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Libby416
Mar. 18, 2012, 11:37 AM
I am a college student, entering my junior year, and I have yet to figure out what I want to pursue career wise. I feel so lost, and when I look at all my friends, who seem to have figured their lives out already, I just feel so frustrated. School has never been easy for me, not because I couldn't make the grades but because I am not motivated at all to do the work, and it hasn't gotten better since starting college.

I obviously know I need to do something that can support my riding, which is at a stand still now, but trying to find a job not horse related that I'd actually like to do has been really tough. I always figured I'd be riding, which was extremely naive of me I know.

I guess what I'm getting at is, for those of you who feel horses are a major factor in your life, how did you decide on a career that didn't involve them? How did you motivate yourself to pursue that career?

sketcher
Mar. 18, 2012, 11:44 AM
The reality of it is that you will graduate and then start searching for jobs and as you look at what to apply for based on your skills you will eventually find something. And that something may lead you to something else. You don't need to know what you want to do. You don;t need to know right now what that 'something' is. You just need to get out of college with a degree that help you to be employable and be willing to work. As you start perusing the 'help wanted' ads you figure out which ones catch you interest and which ones don't. And someday you might find something that really rings your bell.

BlueEyedSorrel
Mar. 18, 2012, 11:53 AM
While you are still a student, go to the career counseling office. They are there to help YOU figure out what skills/interests you have, and how those fit with different careers. On most campuses, these services are either free or very cheap. Your tuition dollars pay for them, so might as well use it while you can! I guarantee that you will not be the first student they've seen who has problems figuring out what to do with their life.

You also might try the Student Health Center. It's hard to tell from your post, but it's possible that the lack of motivation is a symptom of depression or ADHD. Again, free or cheap counseling is generally available.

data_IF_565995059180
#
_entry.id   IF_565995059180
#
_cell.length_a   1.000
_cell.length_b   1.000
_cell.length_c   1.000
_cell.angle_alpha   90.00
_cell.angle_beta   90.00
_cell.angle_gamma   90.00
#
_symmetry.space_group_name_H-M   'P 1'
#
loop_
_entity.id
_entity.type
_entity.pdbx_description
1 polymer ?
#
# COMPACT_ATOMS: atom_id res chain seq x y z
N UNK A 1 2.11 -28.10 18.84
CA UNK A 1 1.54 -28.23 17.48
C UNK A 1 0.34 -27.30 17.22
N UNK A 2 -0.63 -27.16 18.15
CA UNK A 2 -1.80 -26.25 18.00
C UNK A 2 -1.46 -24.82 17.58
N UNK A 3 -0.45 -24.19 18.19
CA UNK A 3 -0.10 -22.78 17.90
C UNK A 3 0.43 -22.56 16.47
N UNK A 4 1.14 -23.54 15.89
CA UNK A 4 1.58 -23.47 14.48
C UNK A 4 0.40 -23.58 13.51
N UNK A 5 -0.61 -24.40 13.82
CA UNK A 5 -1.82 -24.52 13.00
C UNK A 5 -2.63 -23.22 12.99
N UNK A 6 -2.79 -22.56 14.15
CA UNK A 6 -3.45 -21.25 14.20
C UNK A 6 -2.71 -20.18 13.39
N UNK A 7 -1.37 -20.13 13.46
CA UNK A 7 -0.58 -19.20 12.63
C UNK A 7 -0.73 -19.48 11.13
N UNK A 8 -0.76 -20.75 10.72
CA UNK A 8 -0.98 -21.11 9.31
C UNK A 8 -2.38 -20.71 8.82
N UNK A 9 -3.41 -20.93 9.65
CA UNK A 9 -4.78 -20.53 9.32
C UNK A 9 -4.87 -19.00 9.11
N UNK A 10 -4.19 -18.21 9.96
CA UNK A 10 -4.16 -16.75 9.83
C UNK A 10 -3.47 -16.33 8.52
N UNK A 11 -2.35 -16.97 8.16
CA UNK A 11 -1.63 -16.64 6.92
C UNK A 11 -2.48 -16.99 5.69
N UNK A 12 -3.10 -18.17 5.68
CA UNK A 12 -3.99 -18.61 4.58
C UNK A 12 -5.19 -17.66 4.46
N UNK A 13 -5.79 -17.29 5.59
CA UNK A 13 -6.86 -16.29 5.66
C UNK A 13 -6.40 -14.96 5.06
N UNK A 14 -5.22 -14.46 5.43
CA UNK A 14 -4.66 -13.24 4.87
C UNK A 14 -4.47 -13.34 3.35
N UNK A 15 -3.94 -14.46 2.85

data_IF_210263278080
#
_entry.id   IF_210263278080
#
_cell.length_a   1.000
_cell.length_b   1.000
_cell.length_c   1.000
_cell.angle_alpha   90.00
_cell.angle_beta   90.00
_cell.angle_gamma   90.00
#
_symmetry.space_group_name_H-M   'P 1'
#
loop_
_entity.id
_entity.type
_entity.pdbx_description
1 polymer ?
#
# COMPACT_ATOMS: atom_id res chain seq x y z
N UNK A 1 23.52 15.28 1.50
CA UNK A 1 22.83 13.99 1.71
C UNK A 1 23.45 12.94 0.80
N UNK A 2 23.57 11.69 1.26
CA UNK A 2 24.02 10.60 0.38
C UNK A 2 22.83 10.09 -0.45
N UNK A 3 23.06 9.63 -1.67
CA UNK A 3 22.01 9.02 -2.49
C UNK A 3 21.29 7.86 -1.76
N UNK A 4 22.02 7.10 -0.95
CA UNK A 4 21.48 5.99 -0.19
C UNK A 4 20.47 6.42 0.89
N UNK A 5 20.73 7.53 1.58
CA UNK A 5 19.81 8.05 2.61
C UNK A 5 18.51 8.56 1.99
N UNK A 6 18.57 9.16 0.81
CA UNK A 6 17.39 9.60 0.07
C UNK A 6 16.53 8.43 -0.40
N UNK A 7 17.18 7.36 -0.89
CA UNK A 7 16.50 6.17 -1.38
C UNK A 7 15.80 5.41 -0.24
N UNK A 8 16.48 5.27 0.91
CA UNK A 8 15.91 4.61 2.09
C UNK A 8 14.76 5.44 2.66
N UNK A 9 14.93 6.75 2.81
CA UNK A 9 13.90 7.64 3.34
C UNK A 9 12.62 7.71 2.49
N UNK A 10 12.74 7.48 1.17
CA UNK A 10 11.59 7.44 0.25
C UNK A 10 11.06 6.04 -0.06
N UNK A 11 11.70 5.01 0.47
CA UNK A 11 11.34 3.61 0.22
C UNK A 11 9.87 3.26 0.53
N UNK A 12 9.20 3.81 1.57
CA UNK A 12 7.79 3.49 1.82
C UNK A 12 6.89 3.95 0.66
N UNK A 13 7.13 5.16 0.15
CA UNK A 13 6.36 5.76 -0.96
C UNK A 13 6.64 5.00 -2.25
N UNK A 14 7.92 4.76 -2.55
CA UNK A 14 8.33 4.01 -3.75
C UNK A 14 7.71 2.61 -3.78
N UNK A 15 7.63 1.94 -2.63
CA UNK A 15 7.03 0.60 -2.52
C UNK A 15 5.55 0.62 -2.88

Good luck!
BES

Bluey
Mar. 18, 2012, 11:57 AM
That is what internships are for.
Whatever you are studying, there should be some requirements for so many hours working on approved internships.
That time in those will show you more of what is out there and who knows, for those that are not sure what they want, some of that will just fit.

I know several students that landed some interesting internships and were surprised, they would never have thought about that and just love that kind of work.

Do talk to your school's counselors about what you brought up here, that is what they are there for.:yes:

Blugal
Mar. 18, 2012, 12:16 PM
Definitely talk to a counselor. Ask about the motivation thing - I wish I had done that earlier. Try to keep riding anyway - it will help keep you motivated.

Definitely try an internship or a co-op work term.

If you absolutely hate what you are doing, consider a change. In hindsight, I wish I had changed earlier, but everyone kept saying, "Oh, a business degree is great, you will always be able to find work with that." They were wrong, an undergrad business degree did not open doors - they were thinking of an MBA probably.

I am sorry to report that I am 30, and I still don't know what I want to do with my life. I am a practicing lawyer and 2 years in! All I know is that I still want to ride and compete, and at least this pays for it. But I still struggle with being motivated to do my work - this has translated from undergrad to law school to work (I was actually hugely motivated in high school, what happened???). Between undergrad and law school I spent 2 years doing various jobs, some menial and some related to my degree. I also tried riding full time and realized that wasn't for me either.

Don't feel bad that your friends seem to know what they want. Out of my friends who 'knew', some seem happy, several weren't and changed their career paths, some definitely aren't happy. Probably the same for those who didn't know.

Libby416
Mar. 18, 2012, 03:07 PM
Thanks everyone for the replies! I actually have been to a career counselor here, but unfortunately, when I told her everything about my interests, and how I'd need to be able to support riding, the most she could come up with was being a teacher... And since I want to live in Fl for the rest of my life, I just don't see how that could possibly support my riding, and I don't know if I could deal with being around immature teens my whole life.

This motivation problem is nothing new, and there was never really a time I can remember that I was motivated to do my work. I even remember being in elementary school, going to the nurse to try to get to go home. I just have never liked being made to study. I understand that I won't get the job I need without the degree, but for some reason that doesn't connect in my head when I need to actually do work.